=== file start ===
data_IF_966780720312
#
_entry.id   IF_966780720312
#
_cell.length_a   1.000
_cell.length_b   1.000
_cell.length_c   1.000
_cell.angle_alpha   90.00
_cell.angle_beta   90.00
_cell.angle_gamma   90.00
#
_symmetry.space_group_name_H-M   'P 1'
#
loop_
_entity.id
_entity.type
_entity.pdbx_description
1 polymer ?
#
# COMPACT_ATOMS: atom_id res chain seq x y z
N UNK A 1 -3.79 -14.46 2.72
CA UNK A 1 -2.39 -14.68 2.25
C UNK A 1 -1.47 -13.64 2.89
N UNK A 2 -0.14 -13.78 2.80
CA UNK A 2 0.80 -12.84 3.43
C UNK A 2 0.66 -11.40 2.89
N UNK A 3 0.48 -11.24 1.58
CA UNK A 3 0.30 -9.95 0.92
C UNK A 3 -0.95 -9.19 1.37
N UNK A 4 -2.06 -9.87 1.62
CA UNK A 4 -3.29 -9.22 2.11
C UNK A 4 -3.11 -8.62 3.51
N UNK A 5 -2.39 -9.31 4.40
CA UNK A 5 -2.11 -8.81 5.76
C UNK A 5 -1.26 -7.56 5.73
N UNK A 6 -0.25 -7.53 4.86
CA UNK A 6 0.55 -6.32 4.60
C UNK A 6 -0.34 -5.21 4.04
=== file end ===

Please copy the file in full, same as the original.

data_IF_966780720312
#
_entry.id   IF_966780720312
#
_cell.length_a   1.000
_cell.length_b   1.000
_cell.length_c   1.000
_cell.angle_alpha   90.00
_cell.angle_beta   90.00
_cell.angle_gamma   90.00
#
_symmetry.space_group_name_H-M   'P 1'
#
loop_
_entity.id
_entity.type
_entity.pdbx_description
1 polymer ?
#
# COMPACT_ATOMS: atom_id res chain seq x y z
N UNK A 1 -3.79 -14.46 2.72
CA UNK A 1 -2.39 -14.68 2.25
C UNK A 1 -1.47 -13.64 2.89
N UNK A 2 -0.14 -13.78 2.80
CA UNK A 2 0.80 -12.84 3.43
C UNK A 2 0.66 -11.40 2.89
N UNK A 3 0.48 -11.24 1.58
CA UNK A 3 0.30 -9.95 0.92
C UNK A 3 -0.95 -9.19 1.37
N UNK A 4 -2.06 -9.87 1.62
CA UNK A 4 -3.29 -9.22 2.11
C UNK A 4 -3.11 -8.62 3.51
N UNK A 5 -2.39 -9.31 4.40
CA UNK A 5 -2.11 -8.81 5.76
C UNK A 5 -1.26 -7.56 5.73
N UNK A 6 -0.25 -7.53 4.86
CA UNK A 6 0.55 -6.32 4.60
C UNK A 6 -0.34 -5.21 4.04